Titan graph database is focused on high scalability and distributed processing.
The below excerpts should give you an high-level overview of what ecosystem Titan lives in. There are lots of names, terms and concepts to grasp to fully employ Titan so be prepared for...mental damage early and often.
- Titan is a graph database engine.
- Titan itself is focused on compact graph serialization, rich graph data modeling, and efficient query execution.
- In addition, Titan utilizes Hadoop for graph analytics and batch graph processing.
- Between Titan and the disks sits one or more storage and indexing adapters.
- Gremlin is Titan’s query language used to retrieve data from and modify data in the graph.
- a path-oriented language
- developed independently from Titan and supported by most graph databases.
- Gremlin is a graph traversal language.
- use Gremlin for graph query, analysis, and manipulation.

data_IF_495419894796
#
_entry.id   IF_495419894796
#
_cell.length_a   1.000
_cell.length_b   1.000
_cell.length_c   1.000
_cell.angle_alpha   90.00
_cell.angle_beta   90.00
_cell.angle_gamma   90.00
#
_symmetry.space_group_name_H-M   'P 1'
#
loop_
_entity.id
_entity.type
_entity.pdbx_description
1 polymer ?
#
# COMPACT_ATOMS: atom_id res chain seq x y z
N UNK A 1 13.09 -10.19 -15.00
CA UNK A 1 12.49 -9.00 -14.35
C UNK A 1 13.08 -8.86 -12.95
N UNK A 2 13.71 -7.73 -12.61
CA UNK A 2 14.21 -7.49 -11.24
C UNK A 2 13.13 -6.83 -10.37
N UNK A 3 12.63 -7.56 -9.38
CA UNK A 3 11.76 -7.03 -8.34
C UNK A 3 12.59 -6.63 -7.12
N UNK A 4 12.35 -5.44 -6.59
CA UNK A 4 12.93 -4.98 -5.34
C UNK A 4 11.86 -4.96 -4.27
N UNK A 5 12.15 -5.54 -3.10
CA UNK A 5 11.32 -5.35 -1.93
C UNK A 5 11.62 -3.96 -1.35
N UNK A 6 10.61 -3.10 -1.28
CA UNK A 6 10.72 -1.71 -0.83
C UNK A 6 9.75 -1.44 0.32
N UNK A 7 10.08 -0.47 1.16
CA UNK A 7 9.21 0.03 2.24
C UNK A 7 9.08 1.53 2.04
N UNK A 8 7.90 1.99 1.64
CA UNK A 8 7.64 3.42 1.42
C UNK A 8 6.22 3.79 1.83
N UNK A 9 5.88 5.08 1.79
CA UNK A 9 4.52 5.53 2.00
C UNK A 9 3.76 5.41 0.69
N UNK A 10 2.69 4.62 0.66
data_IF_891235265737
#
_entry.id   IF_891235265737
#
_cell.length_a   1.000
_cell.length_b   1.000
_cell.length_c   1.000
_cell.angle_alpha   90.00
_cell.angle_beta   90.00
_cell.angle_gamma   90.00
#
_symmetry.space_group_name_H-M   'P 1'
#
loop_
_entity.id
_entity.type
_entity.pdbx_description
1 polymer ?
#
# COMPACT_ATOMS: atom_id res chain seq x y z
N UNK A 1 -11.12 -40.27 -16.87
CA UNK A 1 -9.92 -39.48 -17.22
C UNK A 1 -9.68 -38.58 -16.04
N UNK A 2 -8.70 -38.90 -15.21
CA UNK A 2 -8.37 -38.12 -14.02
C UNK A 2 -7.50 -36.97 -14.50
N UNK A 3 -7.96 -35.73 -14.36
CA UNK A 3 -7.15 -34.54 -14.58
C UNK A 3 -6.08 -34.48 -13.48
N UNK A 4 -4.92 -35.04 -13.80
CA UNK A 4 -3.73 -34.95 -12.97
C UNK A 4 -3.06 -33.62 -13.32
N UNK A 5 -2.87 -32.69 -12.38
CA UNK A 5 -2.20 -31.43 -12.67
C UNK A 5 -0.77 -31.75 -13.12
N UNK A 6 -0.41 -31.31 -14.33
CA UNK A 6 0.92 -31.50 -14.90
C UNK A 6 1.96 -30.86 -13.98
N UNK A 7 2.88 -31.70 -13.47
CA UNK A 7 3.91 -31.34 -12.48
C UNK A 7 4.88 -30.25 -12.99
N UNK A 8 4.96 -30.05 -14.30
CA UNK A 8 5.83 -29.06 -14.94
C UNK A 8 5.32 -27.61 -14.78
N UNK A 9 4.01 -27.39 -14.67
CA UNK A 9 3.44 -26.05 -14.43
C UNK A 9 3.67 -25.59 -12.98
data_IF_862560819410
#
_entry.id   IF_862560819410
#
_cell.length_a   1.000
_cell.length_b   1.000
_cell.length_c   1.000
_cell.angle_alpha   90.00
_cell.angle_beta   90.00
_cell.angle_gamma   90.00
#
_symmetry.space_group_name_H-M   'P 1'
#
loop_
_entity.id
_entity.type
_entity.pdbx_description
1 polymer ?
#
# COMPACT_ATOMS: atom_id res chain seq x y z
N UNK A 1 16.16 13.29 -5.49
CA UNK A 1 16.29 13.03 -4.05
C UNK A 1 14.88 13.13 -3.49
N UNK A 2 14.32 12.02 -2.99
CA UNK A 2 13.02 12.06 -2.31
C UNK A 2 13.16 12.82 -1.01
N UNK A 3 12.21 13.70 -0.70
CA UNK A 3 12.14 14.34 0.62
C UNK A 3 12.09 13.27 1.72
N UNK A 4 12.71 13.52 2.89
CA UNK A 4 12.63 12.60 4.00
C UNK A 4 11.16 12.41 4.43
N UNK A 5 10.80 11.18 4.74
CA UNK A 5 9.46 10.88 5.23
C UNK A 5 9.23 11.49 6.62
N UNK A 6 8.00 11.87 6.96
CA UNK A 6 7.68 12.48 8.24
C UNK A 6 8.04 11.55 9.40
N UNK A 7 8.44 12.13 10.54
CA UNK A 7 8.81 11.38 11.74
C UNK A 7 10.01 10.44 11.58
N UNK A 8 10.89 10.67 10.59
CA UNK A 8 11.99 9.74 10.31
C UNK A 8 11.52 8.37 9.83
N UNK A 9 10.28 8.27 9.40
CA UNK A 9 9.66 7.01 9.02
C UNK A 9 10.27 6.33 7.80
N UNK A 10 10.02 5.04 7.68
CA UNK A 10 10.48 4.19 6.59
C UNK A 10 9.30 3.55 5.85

- Gremlin works over those graph databases/frameworks that implement the Blueprints property graph data model.
- This distribution of Gremlin provides support for Java and Groovy.
- Gremlin-Scala = a thin wrapper for Gremlin to make it easily usable for Scala Developers.
- Gremlin is a graph DSL for traversing graph databases
- graph databases including Neo4j, OrientDB, DEX, InfiniteGraph, Titan, Rexster graph server, and Sesame 2.0 compliant RDF stores.
- Graphs are data structures where there exists vertices (i.e. dots, nodes) and edges (i.e. lines, arcs).
- By using Gremlin, it is possible make use of a REPL (command line/console) to interactively traverse a graph.
- Titan is interesting to me for a few reasons: its vertex-centric indexes can greatly improve query performance, it can use ElasticSearch for external indexes to quickly find vertexes to start queries at, it scales-out simply thanks to Cassandra, and integrates tightly with Faunus for global graph processing via map-reduce.
A very interesting and short reading is Defining a Property Graph. Perhaps the entire Wiki article could've been copied over here.